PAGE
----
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On Business And Sick: Who’s There For You?

On Business And Sick: Who’s There For You?

In Mexico for work, a colleague of mine fell ill.

So why write about it? There’s nothing unusual about contracting a common illness when travelling: 80% of people experience health issues while on a trip, with varying levels of severity.

What was noteworthy, at least from my point of view, was the unusually convenient and efficient medical assistance my co-worker received. He never left his hotel room, and didn’t pay a penny. He simply called a new directional care program offered through his insurance: StandbyMDTM.

A Common Occurrence…

John and I were asked to attend a work-related conference in Mexico earlier this year. Excited at the prospect of leaving the rainy April weather behind for a few days of tropical warmth, and an opportunity to meet some of our clients in their own environment, we both readily agreed.

The day of our arrival, John hoped to soak up some local colour by taking lunch at an eatery down the street. That same evening, he skipped dinner, feeling bloated and clammy. He developed mild, intermittent abdominal pains and experienced bouts of moderate diarrhea.

Realizing his symptoms were unlikely to improve, he began looking up local emergency rooms before remembering that his insurance policy offered medical assistance through a service called StandbyMD. He decided to call them first. It was nearly 11:00 pm.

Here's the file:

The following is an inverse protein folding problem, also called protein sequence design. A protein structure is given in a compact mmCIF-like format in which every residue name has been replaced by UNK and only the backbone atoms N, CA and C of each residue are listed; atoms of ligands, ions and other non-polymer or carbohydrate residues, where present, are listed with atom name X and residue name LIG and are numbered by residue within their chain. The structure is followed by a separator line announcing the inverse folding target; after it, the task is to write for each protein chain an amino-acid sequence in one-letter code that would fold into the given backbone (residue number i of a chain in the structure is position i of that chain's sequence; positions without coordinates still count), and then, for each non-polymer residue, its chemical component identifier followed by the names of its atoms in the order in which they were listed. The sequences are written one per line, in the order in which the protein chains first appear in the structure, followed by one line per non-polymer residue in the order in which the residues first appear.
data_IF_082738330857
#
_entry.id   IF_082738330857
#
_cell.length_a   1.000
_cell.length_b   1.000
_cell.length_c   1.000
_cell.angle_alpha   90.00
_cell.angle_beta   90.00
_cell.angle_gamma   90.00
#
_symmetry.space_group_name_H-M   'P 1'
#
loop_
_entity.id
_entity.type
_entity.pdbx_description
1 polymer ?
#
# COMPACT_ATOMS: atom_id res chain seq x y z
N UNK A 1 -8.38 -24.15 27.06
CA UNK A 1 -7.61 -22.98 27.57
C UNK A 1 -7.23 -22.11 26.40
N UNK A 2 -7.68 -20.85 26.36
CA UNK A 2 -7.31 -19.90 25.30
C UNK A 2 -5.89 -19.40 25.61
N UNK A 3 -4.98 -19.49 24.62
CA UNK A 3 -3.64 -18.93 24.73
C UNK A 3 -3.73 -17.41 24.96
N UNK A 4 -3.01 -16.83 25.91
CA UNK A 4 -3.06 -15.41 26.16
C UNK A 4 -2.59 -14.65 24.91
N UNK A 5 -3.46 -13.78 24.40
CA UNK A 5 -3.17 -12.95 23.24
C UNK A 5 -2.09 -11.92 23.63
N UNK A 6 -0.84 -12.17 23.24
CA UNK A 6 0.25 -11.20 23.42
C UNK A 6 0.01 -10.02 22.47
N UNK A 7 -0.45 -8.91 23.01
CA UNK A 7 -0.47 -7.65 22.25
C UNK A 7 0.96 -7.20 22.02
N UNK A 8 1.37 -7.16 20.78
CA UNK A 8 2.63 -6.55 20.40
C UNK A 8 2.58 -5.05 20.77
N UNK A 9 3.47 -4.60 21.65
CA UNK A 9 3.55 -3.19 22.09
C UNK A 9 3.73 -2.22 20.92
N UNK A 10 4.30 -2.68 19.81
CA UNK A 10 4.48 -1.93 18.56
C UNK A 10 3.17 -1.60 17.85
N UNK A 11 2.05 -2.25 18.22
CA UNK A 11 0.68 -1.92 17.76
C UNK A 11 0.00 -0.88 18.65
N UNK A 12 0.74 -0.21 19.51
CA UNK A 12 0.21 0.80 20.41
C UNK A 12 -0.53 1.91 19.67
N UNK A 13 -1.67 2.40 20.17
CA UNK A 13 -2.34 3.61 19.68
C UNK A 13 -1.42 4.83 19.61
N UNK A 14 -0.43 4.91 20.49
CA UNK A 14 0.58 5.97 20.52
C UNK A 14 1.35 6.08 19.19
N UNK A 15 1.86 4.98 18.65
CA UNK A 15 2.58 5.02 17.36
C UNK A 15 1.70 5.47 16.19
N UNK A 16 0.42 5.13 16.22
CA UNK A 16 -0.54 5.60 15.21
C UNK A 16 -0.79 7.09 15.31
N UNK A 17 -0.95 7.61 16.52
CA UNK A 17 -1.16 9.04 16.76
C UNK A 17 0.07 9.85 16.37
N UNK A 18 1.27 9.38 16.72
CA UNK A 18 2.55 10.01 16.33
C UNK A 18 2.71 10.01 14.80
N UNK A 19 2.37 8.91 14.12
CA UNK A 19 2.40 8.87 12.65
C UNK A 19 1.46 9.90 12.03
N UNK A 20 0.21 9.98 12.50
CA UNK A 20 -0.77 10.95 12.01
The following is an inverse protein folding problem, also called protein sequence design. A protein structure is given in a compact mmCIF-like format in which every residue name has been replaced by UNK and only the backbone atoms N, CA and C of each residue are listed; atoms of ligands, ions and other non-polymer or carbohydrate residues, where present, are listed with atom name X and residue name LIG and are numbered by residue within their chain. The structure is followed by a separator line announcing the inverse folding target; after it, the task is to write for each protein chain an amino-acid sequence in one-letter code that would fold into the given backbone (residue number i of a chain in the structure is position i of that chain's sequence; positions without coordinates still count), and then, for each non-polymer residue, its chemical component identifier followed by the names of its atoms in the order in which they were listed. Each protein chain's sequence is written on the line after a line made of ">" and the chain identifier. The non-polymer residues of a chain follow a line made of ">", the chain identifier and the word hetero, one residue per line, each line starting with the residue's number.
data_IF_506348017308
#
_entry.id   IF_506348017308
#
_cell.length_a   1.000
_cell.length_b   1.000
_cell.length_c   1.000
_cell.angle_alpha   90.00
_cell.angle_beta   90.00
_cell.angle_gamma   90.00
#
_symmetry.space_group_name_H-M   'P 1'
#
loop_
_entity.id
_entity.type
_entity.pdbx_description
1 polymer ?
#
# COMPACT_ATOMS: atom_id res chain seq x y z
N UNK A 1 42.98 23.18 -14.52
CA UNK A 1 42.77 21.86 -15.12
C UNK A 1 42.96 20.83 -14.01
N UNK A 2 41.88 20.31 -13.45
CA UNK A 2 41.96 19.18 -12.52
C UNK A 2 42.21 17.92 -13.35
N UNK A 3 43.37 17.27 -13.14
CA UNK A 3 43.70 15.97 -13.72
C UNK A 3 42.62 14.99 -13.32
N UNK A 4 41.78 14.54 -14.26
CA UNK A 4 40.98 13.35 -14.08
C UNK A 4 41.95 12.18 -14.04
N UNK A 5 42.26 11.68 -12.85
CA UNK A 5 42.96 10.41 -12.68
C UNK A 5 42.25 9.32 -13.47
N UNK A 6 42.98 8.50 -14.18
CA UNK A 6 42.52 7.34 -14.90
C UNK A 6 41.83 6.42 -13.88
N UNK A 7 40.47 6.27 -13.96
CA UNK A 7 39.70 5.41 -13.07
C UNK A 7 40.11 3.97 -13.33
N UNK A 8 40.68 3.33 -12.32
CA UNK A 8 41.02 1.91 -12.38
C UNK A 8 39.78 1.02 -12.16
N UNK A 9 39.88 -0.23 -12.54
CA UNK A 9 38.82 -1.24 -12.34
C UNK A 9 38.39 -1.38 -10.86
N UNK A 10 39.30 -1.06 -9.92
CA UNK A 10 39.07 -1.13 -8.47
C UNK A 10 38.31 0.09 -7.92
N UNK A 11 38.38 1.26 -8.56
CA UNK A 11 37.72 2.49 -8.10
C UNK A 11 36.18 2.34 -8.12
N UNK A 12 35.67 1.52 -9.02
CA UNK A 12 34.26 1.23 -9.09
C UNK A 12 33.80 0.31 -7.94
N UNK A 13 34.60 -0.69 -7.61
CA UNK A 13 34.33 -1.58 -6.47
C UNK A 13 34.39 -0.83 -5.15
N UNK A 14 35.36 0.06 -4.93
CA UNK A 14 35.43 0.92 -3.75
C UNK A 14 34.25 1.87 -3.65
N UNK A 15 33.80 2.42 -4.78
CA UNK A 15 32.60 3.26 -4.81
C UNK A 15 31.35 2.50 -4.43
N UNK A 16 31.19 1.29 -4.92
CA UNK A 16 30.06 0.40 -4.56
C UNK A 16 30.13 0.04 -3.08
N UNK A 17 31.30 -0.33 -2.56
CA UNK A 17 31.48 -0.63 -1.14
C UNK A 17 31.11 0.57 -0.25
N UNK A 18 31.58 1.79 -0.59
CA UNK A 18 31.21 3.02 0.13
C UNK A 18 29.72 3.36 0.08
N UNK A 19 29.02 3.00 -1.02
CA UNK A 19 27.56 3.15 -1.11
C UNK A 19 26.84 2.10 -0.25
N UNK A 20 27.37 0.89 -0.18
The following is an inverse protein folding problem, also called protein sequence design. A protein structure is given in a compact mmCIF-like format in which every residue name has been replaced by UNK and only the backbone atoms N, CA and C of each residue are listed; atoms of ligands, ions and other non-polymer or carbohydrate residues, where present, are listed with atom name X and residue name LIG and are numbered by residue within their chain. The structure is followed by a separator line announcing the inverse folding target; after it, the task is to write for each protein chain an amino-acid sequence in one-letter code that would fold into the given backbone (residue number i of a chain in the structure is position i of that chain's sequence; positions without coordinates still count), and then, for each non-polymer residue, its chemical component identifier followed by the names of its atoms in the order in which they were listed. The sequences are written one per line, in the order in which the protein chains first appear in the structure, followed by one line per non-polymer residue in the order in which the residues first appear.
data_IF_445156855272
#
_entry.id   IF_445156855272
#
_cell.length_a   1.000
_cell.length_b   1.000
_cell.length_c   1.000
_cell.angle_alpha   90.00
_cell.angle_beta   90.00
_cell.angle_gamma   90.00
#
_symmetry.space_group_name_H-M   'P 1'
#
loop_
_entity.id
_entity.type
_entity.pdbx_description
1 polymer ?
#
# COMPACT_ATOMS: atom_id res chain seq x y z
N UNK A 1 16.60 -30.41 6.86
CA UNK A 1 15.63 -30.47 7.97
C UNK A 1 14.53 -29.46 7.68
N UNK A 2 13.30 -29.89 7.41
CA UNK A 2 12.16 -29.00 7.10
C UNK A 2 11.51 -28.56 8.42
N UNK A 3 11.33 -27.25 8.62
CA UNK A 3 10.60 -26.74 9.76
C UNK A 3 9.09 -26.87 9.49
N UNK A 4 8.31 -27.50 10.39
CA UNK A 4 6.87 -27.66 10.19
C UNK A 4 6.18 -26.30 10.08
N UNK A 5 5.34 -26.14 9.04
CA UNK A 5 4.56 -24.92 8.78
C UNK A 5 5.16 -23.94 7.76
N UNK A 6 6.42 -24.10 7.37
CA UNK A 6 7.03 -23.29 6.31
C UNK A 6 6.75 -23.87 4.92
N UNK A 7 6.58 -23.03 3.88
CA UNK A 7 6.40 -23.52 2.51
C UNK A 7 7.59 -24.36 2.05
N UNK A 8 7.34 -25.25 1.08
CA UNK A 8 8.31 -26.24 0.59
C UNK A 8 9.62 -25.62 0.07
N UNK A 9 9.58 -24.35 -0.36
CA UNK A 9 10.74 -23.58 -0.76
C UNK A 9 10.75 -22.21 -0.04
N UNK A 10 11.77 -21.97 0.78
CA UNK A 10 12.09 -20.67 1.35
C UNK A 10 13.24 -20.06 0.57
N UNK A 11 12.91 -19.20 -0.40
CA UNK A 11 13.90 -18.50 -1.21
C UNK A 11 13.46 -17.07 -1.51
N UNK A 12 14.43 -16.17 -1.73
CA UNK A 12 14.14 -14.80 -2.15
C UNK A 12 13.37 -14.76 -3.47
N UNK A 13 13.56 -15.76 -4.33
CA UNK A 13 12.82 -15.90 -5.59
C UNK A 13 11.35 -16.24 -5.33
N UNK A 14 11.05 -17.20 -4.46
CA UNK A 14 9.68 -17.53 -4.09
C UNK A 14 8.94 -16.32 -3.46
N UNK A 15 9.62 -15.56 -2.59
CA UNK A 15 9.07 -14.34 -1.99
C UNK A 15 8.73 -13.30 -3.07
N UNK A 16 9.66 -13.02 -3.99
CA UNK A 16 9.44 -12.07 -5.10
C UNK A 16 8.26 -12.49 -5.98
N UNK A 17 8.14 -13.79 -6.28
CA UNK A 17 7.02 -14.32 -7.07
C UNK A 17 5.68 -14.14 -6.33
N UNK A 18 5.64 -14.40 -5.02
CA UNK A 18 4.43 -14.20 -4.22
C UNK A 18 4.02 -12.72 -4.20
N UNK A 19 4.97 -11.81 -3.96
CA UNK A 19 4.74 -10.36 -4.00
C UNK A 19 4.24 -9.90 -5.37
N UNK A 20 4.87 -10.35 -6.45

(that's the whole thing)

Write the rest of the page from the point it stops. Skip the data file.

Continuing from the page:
… An Uncommon Approach

Shortly after dialing the number on his insurance card, John was warmly greeted by a customer service agent, who began with a few preliminary questions to confirm his name, policy number, location and to ensure that John understood he was not receiving a diagnosis from the agent, but would be directed to the appropriate level of care for his symptoms.

These were followed by a few specific questions about the nature of the symptoms, their duration, intensity and whether they were related to any pre-existing conditions. The agent then recommended a teleconsultation with a medical professional. Unfamiliar with the practice, and uncertain as to its capacity to yield an accurate diagnosis, he requested alternative options.

The operator’s system informed them of three additional alternatives: John could go to a nearby clinic the next morning; he could have a doctor visit his hotel room later that night; or he could just step into the emergency room of a nearby hospital and wait for someone to evaluate his condition, which could mean waiting most of the day.